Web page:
''The first thing I'm gonna do -- I'm going to Virginia Beach. I'm going to take me a hot bath. Then I'm going to get me something to eat. I'm going to be nervous. I ain't been out there in a long time. I'm nervous about the streets. . . . I'm still mad at Virginia for what they did. But I gotta stop getting mad at the State of Virginia. I take it one day at a time. Otherwise, I'd go crazy. They took 17 years of my life.''
Kirk Noble Bloodsworth
Bloodsworth, 40, spent 2 of his 9 years on death row in the Maryland State Penitentiary for the rape and murder of a
9-year-old girl. A former marine with no arrest record, Bloodsworth was convicted on the basis of erroneous eyewitness identifications. In 1993, DNA tests of a previously undetected semen spot on the victim's underwear revealed that Bloodsworth could not have committed the crime. He was then officially pardoned by Gov. William Donald Schaefer. Bloodsworth, who is married, is now working as a crab fisherman on Maryland's eastern shore.
''When I got out, I couldn't get any work. It's just difficult for somebody to be institutionalized that long. I was living in my truck for a year, going from job to job, trying to find a place. . . . I had a nervous breakdown in 1997. I didn't know where to go and what to do with myself. This whole case was my life for years. I had nothing else to do. My father, he couldn't afford to have me work with him because he wasn't making enough money to feed himself. I tried several jobs.
''When I got out of prison, I went to work for a funeral home. I felt that I had a sense of empathy for people who go through this ordeal. People in town didn't like the idea of me working there. The funeral director told me I had to go. They were losing business. People just didn't feel comfortable with me working around their loved ones.
''I worked at Black & Decker. When I went there, they made me bring my pardon. I had to take it there and copy it. People there wrote anonymous things in the dirt by my truck, and left notes on my windshield -- child killer, murderer. . . . I couldn't work in a place that didn't have any windows, which is one of the reasons I went to the water. I'd never seen a night sky for 9 years.
''No matter what happens to you, you are constantly put under this eye of distrust that you can never shake. I walked into a supermarket in town, and a lady picked up her child. The little girl said, 'That's the man who was on the TV, Mommy.' She rushed over and grabbed her child and said, 'Don't go near him.' I just left my stuff and walked out.
It never, ever ends. It never ends. It never ends. It never will be ended.''
Rolando Cruz, Illinois
Cruz, 37, spent 12 years in prison for the kidnapping, rape and murder of a 10-year-old girl in a Chicago suburb. A gang member with a minor arrest record for criminal trespassing, Cruz made up a story to the police that he had information about the girl's murder because, he said, he wanted to "mess" with them. A year and a half later later, under pressure to solve the case, the police arrested Cruz. Despite the eventual claim of a convicted sex offender that he, and not Cruz, had committed the crime, and despite DNA evidence that appeared to clear him, Cruz remained on death row. It wasn't until a police detective came forward and admitted that he had given false testimony that Cruz was acquitted and released. Cruz lives in the Chicago area and is married with stepchildren. (He is pictured here with his stepson Lucio Ziezca.) He has worked in a metal factory and as a youth counselor. In September, he and two other men were awarded a $3.5 million settlement from Du Page County for damages.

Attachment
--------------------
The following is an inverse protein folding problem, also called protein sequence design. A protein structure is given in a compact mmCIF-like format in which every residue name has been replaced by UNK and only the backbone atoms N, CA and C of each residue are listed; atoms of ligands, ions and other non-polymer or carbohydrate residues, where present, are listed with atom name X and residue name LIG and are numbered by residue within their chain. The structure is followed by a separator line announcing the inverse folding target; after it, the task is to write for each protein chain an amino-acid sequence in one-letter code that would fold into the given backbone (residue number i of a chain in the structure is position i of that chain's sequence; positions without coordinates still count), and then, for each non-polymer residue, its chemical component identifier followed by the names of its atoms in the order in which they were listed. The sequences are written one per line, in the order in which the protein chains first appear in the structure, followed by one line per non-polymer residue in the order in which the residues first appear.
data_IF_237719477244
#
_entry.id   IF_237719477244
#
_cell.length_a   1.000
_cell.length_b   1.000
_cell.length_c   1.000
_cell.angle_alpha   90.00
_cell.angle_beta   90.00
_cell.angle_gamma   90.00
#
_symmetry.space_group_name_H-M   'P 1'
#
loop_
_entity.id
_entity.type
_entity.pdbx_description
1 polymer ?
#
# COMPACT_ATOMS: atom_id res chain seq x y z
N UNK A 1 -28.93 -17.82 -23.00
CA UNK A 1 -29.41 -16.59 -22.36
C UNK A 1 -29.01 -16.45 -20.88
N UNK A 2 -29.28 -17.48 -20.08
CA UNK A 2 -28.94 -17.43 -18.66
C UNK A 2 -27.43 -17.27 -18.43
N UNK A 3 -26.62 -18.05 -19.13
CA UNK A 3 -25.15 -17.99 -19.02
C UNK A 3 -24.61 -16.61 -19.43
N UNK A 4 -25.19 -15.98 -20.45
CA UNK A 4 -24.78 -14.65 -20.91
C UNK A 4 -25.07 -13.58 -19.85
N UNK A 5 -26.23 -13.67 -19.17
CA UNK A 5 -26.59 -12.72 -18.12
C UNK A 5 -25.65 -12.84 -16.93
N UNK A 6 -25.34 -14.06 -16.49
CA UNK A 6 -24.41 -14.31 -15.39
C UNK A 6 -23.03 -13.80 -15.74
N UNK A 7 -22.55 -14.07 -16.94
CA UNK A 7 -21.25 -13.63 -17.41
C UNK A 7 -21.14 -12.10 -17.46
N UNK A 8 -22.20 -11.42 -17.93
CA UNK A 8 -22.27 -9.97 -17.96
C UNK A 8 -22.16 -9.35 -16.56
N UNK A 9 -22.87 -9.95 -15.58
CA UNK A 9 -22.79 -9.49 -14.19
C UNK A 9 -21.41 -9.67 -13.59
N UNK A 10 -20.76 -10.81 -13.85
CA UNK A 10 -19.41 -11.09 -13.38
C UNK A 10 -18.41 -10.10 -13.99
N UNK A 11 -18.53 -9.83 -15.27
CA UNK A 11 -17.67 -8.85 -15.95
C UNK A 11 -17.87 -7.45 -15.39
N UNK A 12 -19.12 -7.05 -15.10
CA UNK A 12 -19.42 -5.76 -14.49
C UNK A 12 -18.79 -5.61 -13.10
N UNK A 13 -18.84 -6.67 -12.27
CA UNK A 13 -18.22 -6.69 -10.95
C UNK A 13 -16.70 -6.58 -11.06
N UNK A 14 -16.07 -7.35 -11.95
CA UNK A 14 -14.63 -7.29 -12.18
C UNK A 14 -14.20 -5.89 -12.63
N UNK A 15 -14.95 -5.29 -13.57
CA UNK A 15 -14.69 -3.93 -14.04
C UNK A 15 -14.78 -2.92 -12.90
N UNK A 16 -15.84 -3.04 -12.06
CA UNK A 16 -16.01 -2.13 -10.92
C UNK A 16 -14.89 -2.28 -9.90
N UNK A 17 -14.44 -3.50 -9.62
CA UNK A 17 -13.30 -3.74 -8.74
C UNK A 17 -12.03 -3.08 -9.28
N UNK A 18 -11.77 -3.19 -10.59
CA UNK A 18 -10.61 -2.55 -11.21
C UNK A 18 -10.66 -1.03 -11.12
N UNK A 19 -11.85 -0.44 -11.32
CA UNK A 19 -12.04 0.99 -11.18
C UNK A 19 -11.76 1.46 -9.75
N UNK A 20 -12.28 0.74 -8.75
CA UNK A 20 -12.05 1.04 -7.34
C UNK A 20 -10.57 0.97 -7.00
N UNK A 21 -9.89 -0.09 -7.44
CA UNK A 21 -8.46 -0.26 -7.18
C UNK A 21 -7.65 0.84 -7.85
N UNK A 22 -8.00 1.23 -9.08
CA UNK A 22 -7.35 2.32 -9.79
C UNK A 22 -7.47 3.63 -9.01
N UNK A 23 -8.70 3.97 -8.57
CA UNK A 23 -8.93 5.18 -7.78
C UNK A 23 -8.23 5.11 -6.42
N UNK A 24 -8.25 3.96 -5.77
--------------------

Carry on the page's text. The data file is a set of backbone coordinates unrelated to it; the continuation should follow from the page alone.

''You gotta remember, everybody's changed, over a decade of time has gone by, everybody treats you differently not necessarily because you're released from prison, but because of time going by. . . . I've been separated from my wife since the last week of August. We're married 2 years this Dec. 13. It's just me; it's not her. I tell everybody that. I love her. She didn't do anything. I've tried therapy. I didn't open up to the doctor. I tried to, but I can't.
''Life is sort of messed up right now. I feel like I'm in prison right now. My wife would ask me: 'Where are you going? When are you going to be home?' It was like she was the warden. She has a right; she's my wife. Chronologically, I'm 37; psychologically and most of time I'm older than that. But sometimes, like when I go out, I'm only 25 years old -- I didn't lose those 12 years; they took those years. My point of view is when you have time like that taken from you and come back into society, what is so-called normal society, you tend to automatically go back to that age you left behind. You're living at that age again, you're catching up to the world. It's like life has stopped.
''A lot of people thought I'd be back in prison in five years. I read this book, 'In Spite of Innocence,' by Michael Radelet; a lot of those guys died within five years. I got real scared. I've said this to a lot of people. They brush it off. I really did think that I was going to die. I've gone past the 5-year period. I worry about this 'cause it's happened to so many people released from death row. . . . They're like, 'Man, you just want to kill yourself.' I'm like, 'Yeah, that's why I fought all those years.'
''People tell me I owe it to the death-row inmates to speak out. I don't owe anyone. People have the audacity to tell me I owe -- who do I owe? Let them take 12 years, 3 months and 3 days of your life.''
James Richardson, Florida
Richardson, 65, was convicted of killing his seven small children by poisoning them with insecticide. After Richardson was imprisoned, a lawyer who took his case learned that a baby sitter who made lunch for the children had been convicted in 1955 of killing her 2nd husband. Confronted with the lawyer's information and affidavits from people who claimed the baby sitter had confessed to the murders, Janet Reno, then the Dade County district attorney, re-examined the case and concluded that Richardson should be freed. He now lives in Wichita, Kan., with his wife, Theresa (pictured here). To support his family, he takes care of his landlord's daughter, who has Down syndrome.